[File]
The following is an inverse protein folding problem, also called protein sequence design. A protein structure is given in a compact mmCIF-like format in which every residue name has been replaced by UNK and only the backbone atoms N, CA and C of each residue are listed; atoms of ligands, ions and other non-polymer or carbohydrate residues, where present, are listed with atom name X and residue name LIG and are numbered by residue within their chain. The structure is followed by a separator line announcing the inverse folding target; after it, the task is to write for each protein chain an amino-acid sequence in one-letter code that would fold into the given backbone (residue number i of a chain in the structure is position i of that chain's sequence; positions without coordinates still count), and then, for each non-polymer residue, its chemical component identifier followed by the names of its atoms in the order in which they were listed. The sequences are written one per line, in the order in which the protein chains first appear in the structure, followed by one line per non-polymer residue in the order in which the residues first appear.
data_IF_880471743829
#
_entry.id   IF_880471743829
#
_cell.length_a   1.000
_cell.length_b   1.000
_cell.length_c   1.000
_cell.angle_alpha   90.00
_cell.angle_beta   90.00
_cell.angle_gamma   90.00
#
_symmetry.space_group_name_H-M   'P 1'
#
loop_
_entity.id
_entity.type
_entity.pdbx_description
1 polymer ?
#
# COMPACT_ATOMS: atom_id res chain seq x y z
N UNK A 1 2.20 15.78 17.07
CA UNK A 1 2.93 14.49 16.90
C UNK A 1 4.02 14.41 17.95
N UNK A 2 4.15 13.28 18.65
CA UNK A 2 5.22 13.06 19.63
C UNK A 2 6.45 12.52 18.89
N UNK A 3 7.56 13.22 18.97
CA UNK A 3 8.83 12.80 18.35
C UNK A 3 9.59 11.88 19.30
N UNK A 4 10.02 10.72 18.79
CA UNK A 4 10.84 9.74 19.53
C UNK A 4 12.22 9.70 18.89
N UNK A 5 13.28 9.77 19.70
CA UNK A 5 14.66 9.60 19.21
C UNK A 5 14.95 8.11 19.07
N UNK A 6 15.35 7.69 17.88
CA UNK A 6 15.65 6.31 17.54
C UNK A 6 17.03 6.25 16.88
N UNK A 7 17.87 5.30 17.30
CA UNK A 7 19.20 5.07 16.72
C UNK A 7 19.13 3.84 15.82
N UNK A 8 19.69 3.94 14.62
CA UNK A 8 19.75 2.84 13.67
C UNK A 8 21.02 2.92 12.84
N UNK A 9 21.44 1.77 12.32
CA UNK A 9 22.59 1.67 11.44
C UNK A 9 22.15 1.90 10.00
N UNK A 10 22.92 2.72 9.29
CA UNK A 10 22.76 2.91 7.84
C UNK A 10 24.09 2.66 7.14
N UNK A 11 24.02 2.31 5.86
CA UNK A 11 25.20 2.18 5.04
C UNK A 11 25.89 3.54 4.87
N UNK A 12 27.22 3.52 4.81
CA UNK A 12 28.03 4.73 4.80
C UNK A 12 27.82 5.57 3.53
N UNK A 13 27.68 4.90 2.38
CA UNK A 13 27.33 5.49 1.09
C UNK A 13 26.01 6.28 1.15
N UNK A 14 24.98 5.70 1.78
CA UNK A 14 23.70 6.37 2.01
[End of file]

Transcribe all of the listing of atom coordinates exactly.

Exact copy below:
The following is an inverse protein folding problem, also called protein sequence design. A protein structure is given in a compact mmCIF-like format in which every residue name has been replaced by UNK and only the backbone atoms N, CA and C of each residue are listed; atoms of ligands, ions and other non-polymer or carbohydrate residues, where present, are listed with atom name X and residue name LIG and are numbered by residue within their chain. The structure is followed by a separator line announcing the inverse folding target; after it, the task is to write for each protein chain an amino-acid sequence in one-letter code that would fold into the given backbone (residue number i of a chain in the structure is position i of that chain's sequence; positions without coordinates still count), and then, for each non-polymer residue, its chemical component identifier followed by the names of its atoms in the order in which they were listed. The sequences are written one per line, in the order in which the protein chains first appear in the structure, followed by one line per non-polymer residue in the order in which the residues first appear.
data_IF_880471743829
#
_entry.id   IF_880471743829
#
_cell.length_a   1.000
_cell.length_b   1.000
_cell.length_c   1.000
_cell.angle_alpha   90.00
_cell.angle_beta   90.00
_cell.angle_gamma   90.00
#
_symmetry.space_group_name_H-M   'P 1'
#
loop_
_entity.id
_entity.type
_entity.pdbx_description
1 polymer ?
#
# COMPACT_ATOMS: atom_id res chain seq x y z
N UNK A 1 2.20 15.78 17.07
CA UNK A 1 2.93 14.49 16.90
C UNK A 1 4.02 14.41 17.95
N UNK A 2 4.15 13.28 18.65
CA UNK A 2 5.22 13.06 19.63
C UNK A 2 6.45 12.52 18.89
N UNK A 3 7.56 13.22 18.97
CA UNK A 3 8.83 12.80 18.35
C UNK A 3 9.59 11.88 19.30
N UNK A 4 10.02 10.72 18.79
CA UNK A 4 10.84 9.74 19.53
C UNK A 4 12.22 9.70 18.89
N UNK A 5 13.28 9.77 19.70
CA UNK A 5 14.66 9.60 19.21
C UNK A 5 14.95 8.11 19.07
N UNK A 6 15.35 7.69 17.88
CA UNK A 6 15.65 6.31 17.54
C UNK A 6 17.03 6.25 16.88
N UNK A 7 17.87 5.30 17.30
CA UNK A 7 19.20 5.07 16.72
C UNK A 7 19.13 3.84 15.82
N UNK A 8 19.69 3.94 14.62
CA UNK A 8 19.75 2.84 13.67
C UNK A 8 21.02 2.92 12.84
N UNK A 9 21.44 1.77 12.32
CA UNK A 9 22.59 1.67 11.44
C UNK A 9 22.15 1.90 10.00
N UNK A 10 22.92 2.72 9.29
CA UNK A 10 22.76 2.91 7.84
C UNK A 10 24.09 2.66 7.14
N UNK A 11 24.02 2.31 5.86
CA UNK A 11 25.20 2.18 5.04
C UNK A 11 25.89 3.54 4.87
N UNK A 12 27.22 3.52 4.81
CA UNK A 12 28.03 4.73 4.80
C UNK A 12 27.82 5.57 3.53
N UNK A 13 27.68 4.90 2.38
CA UNK A 13 27.33 5.49 1.09
C UNK A 13 26.01 6.28 1.15
N UNK A 14 24.98 5.70 1.78
CA UNK A 14 23.70 6.37 2.01